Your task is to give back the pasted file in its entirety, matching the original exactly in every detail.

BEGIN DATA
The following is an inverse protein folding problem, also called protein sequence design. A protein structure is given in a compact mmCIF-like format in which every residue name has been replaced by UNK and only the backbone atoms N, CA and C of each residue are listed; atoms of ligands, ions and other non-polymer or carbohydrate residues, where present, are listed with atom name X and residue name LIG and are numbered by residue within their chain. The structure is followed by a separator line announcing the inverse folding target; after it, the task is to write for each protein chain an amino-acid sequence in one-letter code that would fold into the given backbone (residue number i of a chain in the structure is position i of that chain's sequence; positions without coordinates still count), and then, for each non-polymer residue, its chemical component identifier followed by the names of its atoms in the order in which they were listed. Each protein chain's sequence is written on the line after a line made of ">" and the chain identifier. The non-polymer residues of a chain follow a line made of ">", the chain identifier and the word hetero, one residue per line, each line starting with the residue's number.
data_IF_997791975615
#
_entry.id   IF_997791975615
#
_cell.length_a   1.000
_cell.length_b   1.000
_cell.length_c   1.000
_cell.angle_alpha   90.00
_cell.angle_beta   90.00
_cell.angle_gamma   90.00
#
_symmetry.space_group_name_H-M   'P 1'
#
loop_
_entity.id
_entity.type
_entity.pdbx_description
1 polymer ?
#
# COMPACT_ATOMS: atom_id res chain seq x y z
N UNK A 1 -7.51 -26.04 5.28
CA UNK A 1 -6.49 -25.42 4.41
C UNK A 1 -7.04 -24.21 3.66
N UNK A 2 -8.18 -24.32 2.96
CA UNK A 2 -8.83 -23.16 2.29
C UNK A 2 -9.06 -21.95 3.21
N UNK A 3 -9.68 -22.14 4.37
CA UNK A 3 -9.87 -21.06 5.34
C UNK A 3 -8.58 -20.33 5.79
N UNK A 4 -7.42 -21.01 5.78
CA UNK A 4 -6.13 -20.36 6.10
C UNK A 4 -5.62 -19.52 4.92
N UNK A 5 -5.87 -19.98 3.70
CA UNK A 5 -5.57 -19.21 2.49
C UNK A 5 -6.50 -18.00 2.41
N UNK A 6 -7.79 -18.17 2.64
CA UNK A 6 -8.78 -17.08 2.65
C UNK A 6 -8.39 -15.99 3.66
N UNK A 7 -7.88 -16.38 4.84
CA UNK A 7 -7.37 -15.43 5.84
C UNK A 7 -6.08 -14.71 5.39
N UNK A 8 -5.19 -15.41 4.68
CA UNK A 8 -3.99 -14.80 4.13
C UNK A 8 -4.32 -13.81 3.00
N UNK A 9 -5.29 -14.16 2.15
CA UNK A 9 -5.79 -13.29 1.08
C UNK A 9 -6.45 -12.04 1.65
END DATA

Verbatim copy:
The following is an inverse protein folding problem, also called protein sequence design. A protein structure is given in a compact mmCIF-like format in which every residue name has been replaced by UNK and only the backbone atoms N, CA and C of each residue are listed; atoms of ligands, ions and other non-polymer or carbohydrate residues, where present, are listed with atom name X and residue name LIG and are numbered by residue within their chain. The structure is followed by a separator line announcing the inverse folding target; after it, the task is to write for each protein chain an amino-acid sequence in one-letter code that would fold into the given backbone (residue number i of a chain in the structure is position i of that chain's sequence; positions without coordinates still count), and then, for each non-polymer residue, its chemical component identifier followed by the names of its atoms in the order in which they were listed. Each protein chain's sequence is written on the line after a line made of ">" and the chain identifier. The non-polymer residues of a chain follow a line made of ">", the chain identifier and the word hetero, one residue per line, each line starting with the residue's number.
data_IF_997791975615
#
_entry.id   IF_997791975615
#
_cell.length_a   1.000
_cell.length_b   1.000
_cell.length_c   1.000
_cell.angle_alpha   90.00
_cell.angle_beta   90.00
_cell.angle_gamma   90.00
#
_symmetry.space_group_name_H-M   'P 1'
#
loop_
_entity.id
_entity.type
_entity.pdbx_description
1 polymer ?
#
# COMPACT_ATOMS: atom_id res chain seq x y z
N UNK A 1 -7.51 -26.04 5.28
CA UNK A 1 -6.49 -25.42 4.41
C UNK A 1 -7.04 -24.21 3.66
N UNK A 2 -8.18 -24.32 2.96
CA UNK A 2 -8.83 -23.16 2.29
C UNK A 2 -9.06 -21.95 3.21
N UNK A 3 -9.68 -22.14 4.37
CA UNK A 3 -9.87 -21.06 5.34
C UNK A 3 -8.58 -20.33 5.79
N UNK A 4 -7.42 -21.01 5.78
CA UNK A 4 -6.13 -20.36 6.10
C UNK A 4 -5.62 -19.52 4.92
N UNK A 5 -5.87 -19.98 3.70
CA UNK A 5 -5.57 -19.21 2.49
C UNK A 5 -6.50 -18.00 2.41
N UNK A 6 -7.79 -18.17 2.64
CA UNK A 6 -8.78 -17.08 2.65
C UNK A 6 -8.39 -15.99 3.66
N UNK A 7 -7.88 -16.38 4.84
CA UNK A 7 -7.37 -15.43 5.84
C UNK A 7 -6.08 -14.71 5.39
N UNK A 8 -5.19 -15.41 4.68
CA UNK A 8 -3.99 -14.80 4.13
C UNK A 8 -4.32 -13.81 3.00
N UNK A 9 -5.29 -14.16 2.15
CA UNK A 9 -5.79 -13.29 1.08
C UNK A 9 -6.45 -12.04 1.65